The International Criminal Court was created in 2002 with an audacious promise: to go after the biggest perpetrators of crimes against humanity, and those who commit genocide.
But so far, it seems, the arm of international law has been able to reach only those who have few powerful friends to protect them.
The case against Sudan’s president, Omar Hassan al-Bashir starkly illustrates the court’s profound limitations, and the reason it is such a lightning rod.
The court can indict even sitting heads of state, as it did with al-Bashir. But it has no power to handcuff them and put them in the dock. Instead, the court relies on other heads of state and governments to act as its sheriffs around the world, and for the last six years, many of them have let al-Bashir flout the court’s arrest warrant.
Monday was a case in point. South Africa let al-Bashir fly home despite an order from South Africa’s High Court instructing the nation’s authorities to prevent him from leaving the country.
Given its constraints, said Alex Whiting, a former attorney with the ICC prosecutor’s office and now a law professor at Harvard, the International Criminal Court "will only be as relevant as the international community allows it to be."
South Africa was merely the most recent country to let al-Bashir visit and leave without arrest. It was a reminder, Whiting argued, of how hard the court must work to overcome the perception that it is targeting only Africans — and a reminder of how justice cannot be meted out unless the world powers invest in it.
"Bashir will ultimately be arrested," he said, "only if the Security Council and countries like the U.S. and other important actors undertake a sustained effort to prioritize his arrest and make it a central part of their diplomatic efforts."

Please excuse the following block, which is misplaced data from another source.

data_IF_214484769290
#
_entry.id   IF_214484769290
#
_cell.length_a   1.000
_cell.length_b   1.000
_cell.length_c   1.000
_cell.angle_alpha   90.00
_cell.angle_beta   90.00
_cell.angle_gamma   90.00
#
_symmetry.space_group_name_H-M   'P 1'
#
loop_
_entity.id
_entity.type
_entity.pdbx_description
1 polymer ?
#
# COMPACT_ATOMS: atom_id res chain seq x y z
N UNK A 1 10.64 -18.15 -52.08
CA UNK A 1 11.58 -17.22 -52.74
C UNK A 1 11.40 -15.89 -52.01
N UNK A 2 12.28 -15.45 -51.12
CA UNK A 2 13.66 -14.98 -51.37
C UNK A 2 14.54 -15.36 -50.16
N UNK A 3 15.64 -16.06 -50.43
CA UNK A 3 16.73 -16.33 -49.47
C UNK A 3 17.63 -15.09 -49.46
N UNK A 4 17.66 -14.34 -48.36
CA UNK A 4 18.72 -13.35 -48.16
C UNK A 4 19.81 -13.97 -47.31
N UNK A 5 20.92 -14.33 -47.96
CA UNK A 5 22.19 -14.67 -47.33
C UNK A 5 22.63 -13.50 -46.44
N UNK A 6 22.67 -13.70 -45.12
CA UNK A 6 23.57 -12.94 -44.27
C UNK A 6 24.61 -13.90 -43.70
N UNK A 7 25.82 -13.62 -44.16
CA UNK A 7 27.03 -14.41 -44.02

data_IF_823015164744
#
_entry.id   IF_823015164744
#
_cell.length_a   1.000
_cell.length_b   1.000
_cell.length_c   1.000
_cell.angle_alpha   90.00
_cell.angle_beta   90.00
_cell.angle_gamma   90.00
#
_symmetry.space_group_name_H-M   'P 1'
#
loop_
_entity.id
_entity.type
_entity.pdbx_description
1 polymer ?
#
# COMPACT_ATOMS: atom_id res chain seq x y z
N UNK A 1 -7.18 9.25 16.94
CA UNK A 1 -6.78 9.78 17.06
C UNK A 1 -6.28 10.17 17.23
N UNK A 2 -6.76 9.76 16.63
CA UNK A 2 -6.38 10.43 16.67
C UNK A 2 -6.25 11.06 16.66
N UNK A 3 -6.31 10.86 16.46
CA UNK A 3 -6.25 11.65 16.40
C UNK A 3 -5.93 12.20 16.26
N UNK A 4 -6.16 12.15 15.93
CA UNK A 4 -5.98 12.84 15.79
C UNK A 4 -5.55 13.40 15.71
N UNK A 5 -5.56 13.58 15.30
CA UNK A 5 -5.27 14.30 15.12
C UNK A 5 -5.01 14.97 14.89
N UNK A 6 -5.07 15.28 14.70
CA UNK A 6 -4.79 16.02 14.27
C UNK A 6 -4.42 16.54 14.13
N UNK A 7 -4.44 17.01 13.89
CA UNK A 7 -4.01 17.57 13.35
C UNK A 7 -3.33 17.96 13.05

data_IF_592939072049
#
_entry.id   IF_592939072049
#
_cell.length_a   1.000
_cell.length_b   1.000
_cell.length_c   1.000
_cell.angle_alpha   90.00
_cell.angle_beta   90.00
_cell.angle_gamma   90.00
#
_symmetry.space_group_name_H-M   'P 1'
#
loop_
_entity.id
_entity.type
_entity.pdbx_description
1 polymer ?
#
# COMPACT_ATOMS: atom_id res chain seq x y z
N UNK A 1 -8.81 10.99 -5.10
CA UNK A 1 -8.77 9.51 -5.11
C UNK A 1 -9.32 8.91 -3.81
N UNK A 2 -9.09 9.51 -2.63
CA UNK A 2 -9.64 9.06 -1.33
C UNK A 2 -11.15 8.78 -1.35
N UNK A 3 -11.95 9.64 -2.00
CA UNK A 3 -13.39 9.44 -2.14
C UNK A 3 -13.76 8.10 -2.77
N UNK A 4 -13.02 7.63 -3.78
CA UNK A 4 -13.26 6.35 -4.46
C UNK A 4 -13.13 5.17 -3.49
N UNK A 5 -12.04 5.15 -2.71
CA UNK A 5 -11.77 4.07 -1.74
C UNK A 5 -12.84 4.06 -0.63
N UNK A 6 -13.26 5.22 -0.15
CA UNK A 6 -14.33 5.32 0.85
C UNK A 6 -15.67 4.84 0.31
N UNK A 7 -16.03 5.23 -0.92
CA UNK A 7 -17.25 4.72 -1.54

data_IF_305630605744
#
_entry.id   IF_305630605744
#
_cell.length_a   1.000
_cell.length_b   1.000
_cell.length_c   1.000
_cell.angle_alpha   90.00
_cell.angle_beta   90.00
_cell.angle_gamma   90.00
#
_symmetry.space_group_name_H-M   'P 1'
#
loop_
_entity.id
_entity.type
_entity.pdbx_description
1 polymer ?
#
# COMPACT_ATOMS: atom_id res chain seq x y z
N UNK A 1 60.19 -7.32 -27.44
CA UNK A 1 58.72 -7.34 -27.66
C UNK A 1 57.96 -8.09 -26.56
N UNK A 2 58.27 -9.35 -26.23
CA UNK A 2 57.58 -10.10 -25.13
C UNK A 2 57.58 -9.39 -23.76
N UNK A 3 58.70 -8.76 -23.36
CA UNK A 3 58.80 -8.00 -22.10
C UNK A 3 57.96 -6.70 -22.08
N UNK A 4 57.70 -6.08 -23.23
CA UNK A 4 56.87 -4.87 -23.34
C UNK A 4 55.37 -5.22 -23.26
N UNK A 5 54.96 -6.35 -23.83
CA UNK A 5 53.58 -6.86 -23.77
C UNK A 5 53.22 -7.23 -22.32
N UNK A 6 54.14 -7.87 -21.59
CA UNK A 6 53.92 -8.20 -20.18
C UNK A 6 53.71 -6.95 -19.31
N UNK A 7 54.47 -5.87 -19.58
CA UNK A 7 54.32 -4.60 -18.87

But while the United States can pressure other nations to act, it faces a major credibility problem of its own. Unlike dozens of African nations, some of the world’s most powerful countries, including the United States, Russia and China, have not even joined the International Criminal Court, officially refusing to submit to its authority.
In 2011, al-Bashir visited China, where he was greeted by an honor guard and he met with China’s president at the time, Hu Jintao. Al-Bashir called him "a friend and brother."
Mark Ellis, president of the International Bar Association, said the latest al-Bashir drama further weakened the authority of the court, through no fault of its own.
It was set up in such a way that the world’s most powerful countries were able to keep themselves — and often their allies — out of its reach. That, he said, has allowed African leaders to assert that they have been unfairly and disproportionately targeted by the court.
"The International Criminal Court is weakened because major political powers have not embraced the court," Ellis said.
International justice, he added, cannot mean "a system where states are able to say, ‘I’m going to withdraw from any accountability because I’m not going to engage in this process.’"
The court has issued 30 arrest warrants but won only two convictions. Many, like al-Bashir, have eluded arrest.
The U.N. Security Council referred the crisis in Darfur, Sudan, to the international court in 2005, leading the prosecutor to indict al-Bashir on charges of war crimes, crimes against humanity and genocide.
In the years since, the Security Council has done little to help the court get hold of him, even after he traveled to countries like Kenya, Chad and Nigeria, evading arrest.
Chad and Nigeria, both U.S. allies, were elected as temporary members of the Security Council. Al-Bashir’s powerful allies, China and Russia, are permanent, veto-wielding members of the Security Council.